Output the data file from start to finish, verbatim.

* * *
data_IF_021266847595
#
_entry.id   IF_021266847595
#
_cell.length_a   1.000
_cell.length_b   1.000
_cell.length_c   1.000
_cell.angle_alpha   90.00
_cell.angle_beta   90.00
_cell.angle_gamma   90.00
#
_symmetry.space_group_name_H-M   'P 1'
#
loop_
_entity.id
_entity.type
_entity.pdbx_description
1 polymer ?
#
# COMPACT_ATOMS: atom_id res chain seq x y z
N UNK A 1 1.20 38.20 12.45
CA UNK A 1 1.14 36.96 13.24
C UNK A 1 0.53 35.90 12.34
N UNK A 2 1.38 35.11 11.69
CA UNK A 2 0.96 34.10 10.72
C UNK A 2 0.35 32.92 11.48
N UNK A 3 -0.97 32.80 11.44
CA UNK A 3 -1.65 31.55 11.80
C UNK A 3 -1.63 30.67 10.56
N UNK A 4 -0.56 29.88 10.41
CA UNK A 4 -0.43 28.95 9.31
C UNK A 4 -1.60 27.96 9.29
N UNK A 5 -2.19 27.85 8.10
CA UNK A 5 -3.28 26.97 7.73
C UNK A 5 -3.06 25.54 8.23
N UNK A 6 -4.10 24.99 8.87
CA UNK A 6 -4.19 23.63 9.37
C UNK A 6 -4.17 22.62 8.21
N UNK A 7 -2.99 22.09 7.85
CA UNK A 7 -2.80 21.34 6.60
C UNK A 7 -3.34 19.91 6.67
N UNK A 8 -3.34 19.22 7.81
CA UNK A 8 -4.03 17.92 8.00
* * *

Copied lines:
data_IF_021266847595
#
_entry.id   IF_021266847595
#
_cell.length_a   1.000
_cell.length_b   1.000
_cell.length_c   1.000
_cell.angle_alpha   90.00
_cell.angle_beta   90.00
_cell.angle_gamma   90.00
#
_symmetry.space_group_name_H-M   'P 1'
#
loop_
_entity.id
_entity.type
_entity.pdbx_description
1 polymer ?
#
# COMPACT_ATOMS: atom_id res chain seq x y z
N UNK A 1 1.20 38.20 12.45
CA UNK A 1 1.14 36.96 13.24
C UNK A 1 0.53 35.90 12.34
N UNK A 2 1.38 35.11 11.69
CA UNK A 2 0.96 34.10 10.72
C UNK A 2 0.35 32.92 11.48
N UNK A 3 -0.97 32.80 11.44
CA UNK A 3 -1.65 31.55 11.80
C UNK A 3 -1.63 30.67 10.56
N UNK A 4 -0.56 29.88 10.41
CA UNK A 4 -0.43 28.95 9.31
C UNK A 4 -1.60 27.96 9.29
N UNK A 5 -2.19 27.85 8.10
CA UNK A 5 -3.28 26.97 7.73
C UNK A 5 -3.06 25.54 8.23
N UNK A 6 -4.10 24.99 8.87
CA UNK A 6 -4.19 23.63 9.37
C UNK A 6 -4.17 22.62 8.21
N UNK A 7 -2.99 22.09 7.85
CA UNK A 7 -2.80 21.34 6.60
C UNK A 7 -3.34 19.91 6.67
N UNK A 8 -3.34 19.22 7.81
CA UNK A 8 -4.03 17.92 8.00